Biodiversity and Conservation

, Volume 21, Issue 6, pp 1607–1625 | Cite as

Reptile responses to fire and the risk of post-disturbance sampling bias

  • Don A. DriscollEmail author
  • Annabel L. Smith
  • Samantha Blight
  • John Maindonald
Original Paper


Altered fire regimes are a driver of biodiversity decline. To plan effective management, we need to know how species are influenced by fire and to develop theory describing fire responses. Animal responses to fire are usually measured using methods that rely on animal activity, but animal activity may vary with time since fire, potentially biasing results. Using a novel approach for detecting bias in the pit-fall trap method, we found that leaf-litter dependent reptiles were more active up to 6 weeks after fire, giving a misleading impression of abundance. This effect was not discovered when modelling detectability with zero-inflated binomial models. Two species without detection bias showed early-successional responses to time since fire, consistent with a habitat-accommodation succession model. However, a habitat specialist did not have the predicted low abundance after fire due to increased post-fire movement and non-linear recovery of a key habitat component. Interactions between fire and other processes therefore must be better understood to predict reptile responses to changing fire-regimes. We conclude that there is substantial bias when trapping reptiles after fire, with species that are otherwise hard to detect appearing to be abundant. Studies that use a survey method based on animal activity such as bird calls or animal movements, likely face a similar risk of bias when comparing recently-disturbed with control sites.


Adaptive management Biological legacies Disturbance regime Keystone species Prescribed burning State and transition model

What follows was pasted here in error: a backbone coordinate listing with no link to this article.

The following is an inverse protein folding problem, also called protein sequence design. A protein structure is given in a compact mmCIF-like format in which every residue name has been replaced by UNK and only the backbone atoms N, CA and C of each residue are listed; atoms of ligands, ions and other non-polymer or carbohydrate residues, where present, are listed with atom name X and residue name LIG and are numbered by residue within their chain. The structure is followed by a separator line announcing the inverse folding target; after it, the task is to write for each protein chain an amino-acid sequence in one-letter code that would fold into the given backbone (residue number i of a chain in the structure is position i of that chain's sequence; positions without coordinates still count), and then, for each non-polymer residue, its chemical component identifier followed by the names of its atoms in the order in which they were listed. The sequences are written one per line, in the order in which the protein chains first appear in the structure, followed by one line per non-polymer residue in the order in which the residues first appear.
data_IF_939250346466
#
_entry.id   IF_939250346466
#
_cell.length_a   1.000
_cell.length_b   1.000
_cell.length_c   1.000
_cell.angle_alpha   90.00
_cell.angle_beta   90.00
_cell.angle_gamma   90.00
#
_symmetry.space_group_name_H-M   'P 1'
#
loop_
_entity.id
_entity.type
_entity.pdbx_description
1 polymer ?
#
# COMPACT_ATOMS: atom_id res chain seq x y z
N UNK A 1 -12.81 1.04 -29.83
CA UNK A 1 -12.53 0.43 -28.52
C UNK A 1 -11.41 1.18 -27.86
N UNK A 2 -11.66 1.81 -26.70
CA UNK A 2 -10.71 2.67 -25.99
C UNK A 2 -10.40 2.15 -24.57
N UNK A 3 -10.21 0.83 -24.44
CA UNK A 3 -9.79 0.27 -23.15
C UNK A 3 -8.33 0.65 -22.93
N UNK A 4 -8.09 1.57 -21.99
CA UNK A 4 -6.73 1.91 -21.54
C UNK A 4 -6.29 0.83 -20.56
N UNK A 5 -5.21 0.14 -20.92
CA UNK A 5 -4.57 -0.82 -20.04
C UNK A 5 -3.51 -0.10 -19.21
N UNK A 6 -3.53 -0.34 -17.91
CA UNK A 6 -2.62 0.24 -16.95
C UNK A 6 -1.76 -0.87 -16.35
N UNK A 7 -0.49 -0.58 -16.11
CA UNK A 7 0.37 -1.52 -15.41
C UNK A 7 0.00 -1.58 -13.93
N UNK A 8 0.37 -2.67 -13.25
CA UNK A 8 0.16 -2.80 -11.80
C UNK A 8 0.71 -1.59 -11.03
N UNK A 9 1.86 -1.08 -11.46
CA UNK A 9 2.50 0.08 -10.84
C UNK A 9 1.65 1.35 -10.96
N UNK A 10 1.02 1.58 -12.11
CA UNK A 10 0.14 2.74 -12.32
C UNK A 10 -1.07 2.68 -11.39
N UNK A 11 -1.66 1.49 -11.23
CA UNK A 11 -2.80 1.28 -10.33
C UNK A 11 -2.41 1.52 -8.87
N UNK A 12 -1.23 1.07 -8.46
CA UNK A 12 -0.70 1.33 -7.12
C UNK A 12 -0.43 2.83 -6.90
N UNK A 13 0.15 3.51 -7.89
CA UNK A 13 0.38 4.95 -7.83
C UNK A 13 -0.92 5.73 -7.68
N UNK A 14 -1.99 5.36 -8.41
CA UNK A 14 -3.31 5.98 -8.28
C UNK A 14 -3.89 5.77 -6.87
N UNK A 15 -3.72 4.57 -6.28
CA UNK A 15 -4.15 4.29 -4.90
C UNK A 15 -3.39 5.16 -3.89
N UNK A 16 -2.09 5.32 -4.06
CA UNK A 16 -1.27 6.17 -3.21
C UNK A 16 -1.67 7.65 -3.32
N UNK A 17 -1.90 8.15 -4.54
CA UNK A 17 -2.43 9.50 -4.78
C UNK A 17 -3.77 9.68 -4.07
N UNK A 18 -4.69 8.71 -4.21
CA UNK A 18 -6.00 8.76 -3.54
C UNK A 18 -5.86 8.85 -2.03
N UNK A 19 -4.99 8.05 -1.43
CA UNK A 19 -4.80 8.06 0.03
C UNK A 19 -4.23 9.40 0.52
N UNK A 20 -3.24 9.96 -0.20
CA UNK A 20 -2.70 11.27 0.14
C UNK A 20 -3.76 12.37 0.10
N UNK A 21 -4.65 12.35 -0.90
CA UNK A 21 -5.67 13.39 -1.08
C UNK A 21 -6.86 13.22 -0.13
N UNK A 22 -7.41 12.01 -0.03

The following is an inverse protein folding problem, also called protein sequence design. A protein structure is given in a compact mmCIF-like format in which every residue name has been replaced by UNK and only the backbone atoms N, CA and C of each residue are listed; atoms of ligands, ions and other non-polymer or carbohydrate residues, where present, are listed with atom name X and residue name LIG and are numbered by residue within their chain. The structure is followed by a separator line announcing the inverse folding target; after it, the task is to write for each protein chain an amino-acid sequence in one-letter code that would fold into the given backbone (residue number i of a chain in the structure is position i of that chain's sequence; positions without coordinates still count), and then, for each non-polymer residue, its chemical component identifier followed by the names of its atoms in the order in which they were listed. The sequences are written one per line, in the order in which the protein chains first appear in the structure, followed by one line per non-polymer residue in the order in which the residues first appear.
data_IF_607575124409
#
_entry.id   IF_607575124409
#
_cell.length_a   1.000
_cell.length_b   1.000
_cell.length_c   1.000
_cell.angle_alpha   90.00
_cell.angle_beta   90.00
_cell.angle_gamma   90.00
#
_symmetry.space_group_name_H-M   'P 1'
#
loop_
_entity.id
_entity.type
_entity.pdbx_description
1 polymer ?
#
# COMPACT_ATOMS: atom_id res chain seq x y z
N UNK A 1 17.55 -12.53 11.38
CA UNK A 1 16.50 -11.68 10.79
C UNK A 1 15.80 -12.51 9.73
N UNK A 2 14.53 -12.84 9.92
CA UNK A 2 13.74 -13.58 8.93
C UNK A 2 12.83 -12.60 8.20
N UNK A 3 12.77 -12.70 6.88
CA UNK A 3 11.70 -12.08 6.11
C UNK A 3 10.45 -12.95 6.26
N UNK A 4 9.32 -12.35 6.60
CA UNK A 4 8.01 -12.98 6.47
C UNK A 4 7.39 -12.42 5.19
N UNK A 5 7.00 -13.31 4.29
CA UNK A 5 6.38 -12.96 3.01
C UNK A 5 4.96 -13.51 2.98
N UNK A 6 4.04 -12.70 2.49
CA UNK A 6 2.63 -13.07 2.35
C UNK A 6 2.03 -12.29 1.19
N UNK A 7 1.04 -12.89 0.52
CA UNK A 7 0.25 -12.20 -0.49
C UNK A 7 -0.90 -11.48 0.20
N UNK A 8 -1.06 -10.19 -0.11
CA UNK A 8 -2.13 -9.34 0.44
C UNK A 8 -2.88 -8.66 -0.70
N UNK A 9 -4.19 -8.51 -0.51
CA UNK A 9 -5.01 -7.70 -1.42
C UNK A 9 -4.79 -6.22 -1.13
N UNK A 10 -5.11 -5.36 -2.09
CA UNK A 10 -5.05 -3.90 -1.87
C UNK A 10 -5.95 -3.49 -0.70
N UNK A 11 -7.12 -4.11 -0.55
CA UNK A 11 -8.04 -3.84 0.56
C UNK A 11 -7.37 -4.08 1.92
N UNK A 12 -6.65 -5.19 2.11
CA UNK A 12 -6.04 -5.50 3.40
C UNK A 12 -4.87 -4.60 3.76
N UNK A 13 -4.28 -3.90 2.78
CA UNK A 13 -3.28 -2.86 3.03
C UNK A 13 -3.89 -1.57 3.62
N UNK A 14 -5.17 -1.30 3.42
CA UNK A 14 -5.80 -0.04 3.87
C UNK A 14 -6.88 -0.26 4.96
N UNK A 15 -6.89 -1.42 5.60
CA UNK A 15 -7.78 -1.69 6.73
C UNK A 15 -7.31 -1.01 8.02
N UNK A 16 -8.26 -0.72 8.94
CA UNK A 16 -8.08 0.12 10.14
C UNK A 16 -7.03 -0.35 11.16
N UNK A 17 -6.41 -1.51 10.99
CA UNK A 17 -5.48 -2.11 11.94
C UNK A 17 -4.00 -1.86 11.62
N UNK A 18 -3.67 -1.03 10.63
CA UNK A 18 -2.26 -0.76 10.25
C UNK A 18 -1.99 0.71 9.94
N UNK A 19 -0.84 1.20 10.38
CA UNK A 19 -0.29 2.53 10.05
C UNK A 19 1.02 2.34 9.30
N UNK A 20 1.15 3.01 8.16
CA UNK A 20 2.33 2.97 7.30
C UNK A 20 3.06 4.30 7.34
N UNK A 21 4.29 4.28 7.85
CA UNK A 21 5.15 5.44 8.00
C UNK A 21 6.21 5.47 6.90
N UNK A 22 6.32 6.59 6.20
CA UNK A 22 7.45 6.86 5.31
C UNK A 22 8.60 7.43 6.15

We are extremely grateful for the assistance provided by Joe Tilley DENR SA and fire crews who completed the planned burns. We thank Meredith Henderson for access to maps and support throughout the project. Thanks to DENR Port Augusta who provided field communications. The field work was completed with the assistance of L. Ahrendt, Z. Auburn, B. Bader, D. Barry, J. Bilney, S. Burgess, C. Cameron, A. Castañeda, N. Coggan, J. Crierie, D. Cunningham, S. Dalgairns, S. Dardanelli, N. Diaz, E. Dix, M. Doughty, R. Dudaniec, T. Egan, C. Element, T. Forrest, D. Frahm, M. Harris, E. Hoffman, T. Smith-Harding, C. Jeong, S. Johnson, H. Jung, J. Kirkby, T. Klinger, L. Kyriacou, S. Lath, W. Lawrence, C. Lawson, C. Li, C. Lovegrove, K. Marten, R. McGuiness, A. McGuire, W. McLachlan, V. Meyer, M. Mihailova, A. Mogoutnov, B. Muelders, A. Murphy, A. Nedosyko, K. Pelgrim, A. Quarmby, T. Rawson, A. Seidel, R. Shannon, D. Sortino, S. South, K. Tiitsaar, A. Treils, A. Waller, S. Way, M. Westgate, H. Westgate, J. Williams, N. Yazdani. The project was funded by the Department for Environment and Heritage, South Australia, Flinders University and the Australia and Pacific Science Foundation. Write up was completed with funding from the Applied Environmental Decision Analysis Commonwealth Environment Research Facility. Animals were handled under permit E194 of the Flinders University Animal Welfare committee, and DENR SA permit to undertake scientific research Q24788.

Supplementary material

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Supplementary material 1 (DOC 57 kb)
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Supplementary material 2 (DOC 118 kb)
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Supplementary material 3 (DOC 95 kb)
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Supplementary material 4 (DOC 48 kb)


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Copyright information

© Springer Science+Business Media B.V. 2012

Authors and Affiliations

  • Don A. Driscoll
    • 1
    • 2
    Email author
  • Annabel L. Smith
    • 1
    • 2
  • Samantha Blight
    • 2
  • John Maindonald
    • 3
  1. 1.Fenner School of Environment and Society, Australian National UniversityCanberraAustralia
  2. 2.School of Biological SciencesFlinders UniversityAdelaideAustralia
  3. 3.Centre for Mathematics & Its Applications, Mathematical Sciences InstituteAustralian National UniversityCanberraAustralia

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